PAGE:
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The People v. Watson

SUPREME COURT OF ILLINOIS.


OPINION FILED SEPTEMBER 26, 1969.

THE PEOPLE OF THE STATE OF ILLINOIS, APPELLEE,

v.

LAROY WATSON, APPELLANT.

APPEAL from the Circuit Court of St. Clair County; the Hon. HAROLD O. FARMER, Judge, presiding.

MR. JUSTICE SCHAEFER DELIVERED THE OPINION OF THE COURT:

On April 21, 1966, an indictment which charged the defendant, LaRoy Watson, with armed robbery, was returned in the circuit court of St. Clair County. An assistant public defender was appointed to represent him, and he entered a plea of not guilty. The case came on for trial on May 26, 1966, and after 8 jurors had been accepted, the defendant withdrew his plea of not guilty, and pleaded guilty to a charge of robbery. He was sentenced to imprisonment in the penitentiary for a term of not less than 4 nor more than 7 years. No appeal was taken.

Thereafter, on August 14, 1967, defendant filed a pro se post-conviction petition and requested the appointment of counsel. The same assistant public defender was appointed to represent him. No amended post-conviction petition was filed, and the original petition was denied without a hearing. The defendant appealed to the Appellate Court, Fourth District, which transferred the appeal to this court.

The defendant's pro se petition, unsupported by affidavit or other proof, alleges in an amateurish fashion that his plea of guilty was coerced as the result of an involuntary confession; that he was suffering from a heart condition at the time of his arrest and "that he was beaten and feared his life being taken, and signed a confession to avoid any damage to his health, mentally or physically." The petition also alleged that "his given counsel was cunning and misleading in his serving his client and allured Petitioner into incriminating himself."

It is first contended on behalf of the State that because the post-conviction petition was not verified it was properly dismissed. This contention cannot be sustained. The Post-Conviction Hearing Act provides that a petition may be amended or withdrawn. (Ill. Rev. Stat. 1967, chap. 38, par. 122-5.) Concerning this provision we have said: "To the end that the complaints of a prisoner with respect to the validity of his conviction might be adequately presented, the statute contemplated that the attorney appointed to represent an indigent petitioner would consult with him either by mail or in person, ascertain his alleged grievances, examine the record of the proceedings at the trial and then amend the petition that had been filed pro se, so that it would adequately present the prisoner's constitutional contentions. The statute cannot perform its function unless the attorney appointed to represent an indigent petitioner ascertains the basis of his complaints, shapes those complaints into appropriate legal form and presents them to the court." People v. Slaughter, 39 Ill.2d 278, 285.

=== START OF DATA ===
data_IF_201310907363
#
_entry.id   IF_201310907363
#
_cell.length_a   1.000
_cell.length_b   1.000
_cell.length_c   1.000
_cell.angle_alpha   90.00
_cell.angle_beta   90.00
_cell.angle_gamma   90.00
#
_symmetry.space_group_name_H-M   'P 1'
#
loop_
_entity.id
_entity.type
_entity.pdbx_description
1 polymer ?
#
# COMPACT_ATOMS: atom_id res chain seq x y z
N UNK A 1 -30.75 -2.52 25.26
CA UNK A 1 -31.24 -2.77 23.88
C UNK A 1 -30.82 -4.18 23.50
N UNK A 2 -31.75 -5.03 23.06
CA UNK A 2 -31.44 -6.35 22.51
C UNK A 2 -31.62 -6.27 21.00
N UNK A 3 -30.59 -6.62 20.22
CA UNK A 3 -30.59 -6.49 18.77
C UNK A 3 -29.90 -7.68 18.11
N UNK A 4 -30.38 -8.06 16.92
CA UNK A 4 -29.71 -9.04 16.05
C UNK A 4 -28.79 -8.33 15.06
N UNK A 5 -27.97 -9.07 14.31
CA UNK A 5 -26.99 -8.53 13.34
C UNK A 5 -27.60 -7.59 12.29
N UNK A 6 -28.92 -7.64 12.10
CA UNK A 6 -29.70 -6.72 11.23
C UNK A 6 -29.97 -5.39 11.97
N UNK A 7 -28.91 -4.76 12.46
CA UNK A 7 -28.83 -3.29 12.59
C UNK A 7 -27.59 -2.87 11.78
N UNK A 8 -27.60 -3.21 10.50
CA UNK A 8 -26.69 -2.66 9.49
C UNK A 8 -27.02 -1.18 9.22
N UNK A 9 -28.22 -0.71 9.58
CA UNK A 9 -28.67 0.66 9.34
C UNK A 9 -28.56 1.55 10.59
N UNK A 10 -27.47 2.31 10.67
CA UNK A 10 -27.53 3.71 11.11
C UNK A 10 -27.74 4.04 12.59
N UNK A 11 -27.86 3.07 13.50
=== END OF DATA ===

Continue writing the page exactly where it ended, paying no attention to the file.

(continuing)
The formal deficiency upon which the State concentrates should have been remedied by amendment. Moreover, in this case the trial court, despite the charge leveled against the assistant public defender by the defendant, appointed the same assistant public defender to represent the defendant in his post-conviction proceeding. We cannot presume, in these circumstances, that the public defender's failure to amend the petition was proper. We are therefore compelled to reverse the judgment dismissing the post-conviction petition, and to remand the case to the circuit court with directions to appoint other counsel to represent the defendant and to permit the filing of an amended post-conviction petition.

Reversed and remanded, with directions.

19690926

© 2002 VersusLaw Inc.



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